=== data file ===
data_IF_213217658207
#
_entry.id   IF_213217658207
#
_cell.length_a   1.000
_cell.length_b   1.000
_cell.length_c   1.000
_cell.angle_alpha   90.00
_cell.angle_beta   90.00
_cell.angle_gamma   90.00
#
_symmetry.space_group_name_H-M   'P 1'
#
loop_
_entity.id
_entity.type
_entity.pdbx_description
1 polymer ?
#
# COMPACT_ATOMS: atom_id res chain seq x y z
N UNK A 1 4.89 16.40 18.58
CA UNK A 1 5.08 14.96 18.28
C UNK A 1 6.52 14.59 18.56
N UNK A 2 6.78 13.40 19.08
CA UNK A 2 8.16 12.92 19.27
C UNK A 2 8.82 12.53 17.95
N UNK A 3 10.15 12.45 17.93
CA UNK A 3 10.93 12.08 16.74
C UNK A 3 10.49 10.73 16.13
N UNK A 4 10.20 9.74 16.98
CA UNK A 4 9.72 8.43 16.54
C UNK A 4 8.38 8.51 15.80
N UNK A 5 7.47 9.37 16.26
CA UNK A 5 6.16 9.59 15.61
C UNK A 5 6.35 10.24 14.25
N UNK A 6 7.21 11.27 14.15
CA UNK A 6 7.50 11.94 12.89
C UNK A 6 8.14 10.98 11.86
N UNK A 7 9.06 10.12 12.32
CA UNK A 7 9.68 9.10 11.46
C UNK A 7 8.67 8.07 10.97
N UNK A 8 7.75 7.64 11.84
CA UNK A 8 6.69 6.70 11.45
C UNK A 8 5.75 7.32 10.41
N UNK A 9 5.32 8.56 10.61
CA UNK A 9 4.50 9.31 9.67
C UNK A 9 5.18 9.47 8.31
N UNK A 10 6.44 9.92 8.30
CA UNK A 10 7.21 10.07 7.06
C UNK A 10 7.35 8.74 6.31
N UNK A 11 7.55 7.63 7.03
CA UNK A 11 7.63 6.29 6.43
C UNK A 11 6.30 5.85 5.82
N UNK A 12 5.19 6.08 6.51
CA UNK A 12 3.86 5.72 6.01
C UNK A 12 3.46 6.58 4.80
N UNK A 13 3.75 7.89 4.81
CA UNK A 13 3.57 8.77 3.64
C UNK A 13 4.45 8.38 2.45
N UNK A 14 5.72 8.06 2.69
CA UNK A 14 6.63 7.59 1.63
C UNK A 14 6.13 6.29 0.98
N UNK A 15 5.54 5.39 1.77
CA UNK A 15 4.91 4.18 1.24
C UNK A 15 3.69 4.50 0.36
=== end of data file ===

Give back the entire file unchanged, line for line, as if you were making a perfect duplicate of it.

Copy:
data_IF_213217658207
#
_entry.id   IF_213217658207
#
_cell.length_a   1.000
_cell.length_b   1.000
_cell.length_c   1.000
_cell.angle_alpha   90.00
_cell.angle_beta   90.00
_cell.angle_gamma   90.00
#
_symmetry.space_group_name_H-M   'P 1'
#
loop_
_entity.id
_entity.type
_entity.pdbx_description
1 polymer ?
#
# COMPACT_ATOMS: atom_id res chain seq x y z
N UNK A 1 4.89 16.40 18.58
CA UNK A 1 5.08 14.96 18.28
C UNK A 1 6.52 14.59 18.56
N UNK A 2 6.78 13.40 19.08
CA UNK A 2 8.16 12.92 19.27
C UNK A 2 8.82 12.53 17.95
N UNK A 3 10.15 12.45 17.93
CA UNK A 3 10.93 12.08 16.74
C UNK A 3 10.49 10.73 16.13
N UNK A 4 10.20 9.74 16.98
CA UNK A 4 9.72 8.43 16.54
C UNK A 4 8.38 8.51 15.80
N UNK A 5 7.47 9.37 16.26
CA UNK A 5 6.16 9.59 15.61
C UNK A 5 6.35 10.24 14.25
N UNK A 6 7.21 11.27 14.15
CA UNK A 6 7.50 11.94 12.89
C UNK A 6 8.14 10.98 11.86
N UNK A 7 9.06 10.12 12.32
CA UNK A 7 9.68 9.10 11.46
C UNK A 7 8.67 8.07 10.97
N UNK A 8 7.75 7.64 11.84
CA UNK A 8 6.69 6.70 11.45
C UNK A 8 5.75 7.32 10.41
N UNK A 9 5.32 8.56 10.61
CA UNK A 9 4.50 9.31 9.67
C UNK A 9 5.18 9.47 8.31
N UNK A 10 6.44 9.92 8.30
CA UNK A 10 7.21 10.07 7.06
C UNK A 10 7.35 8.74 6.31
N UNK A 11 7.55 7.63 7.03
CA UNK A 11 7.63 6.29 6.43
C UNK A 11 6.30 5.85 5.82
N UNK A 12 5.19 6.08 6.51
CA UNK A 12 3.86 5.72 6.01
C UNK A 12 3.46 6.58 4.80
N UNK A 13 3.75 7.89 4.81
CA UNK A 13 3.57 8.77 3.64
C UNK A 13 4.45 8.38 2.45
N UNK A 14 5.72 8.06 2.69
CA UNK A 14 6.63 7.59 1.63
C UNK A 14 6.13 6.29 0.98
N UNK A 15 5.54 5.39 1.77
CA UNK A 15 4.91 4.18 1.24
C UNK A 15 3.69 4.50 0.36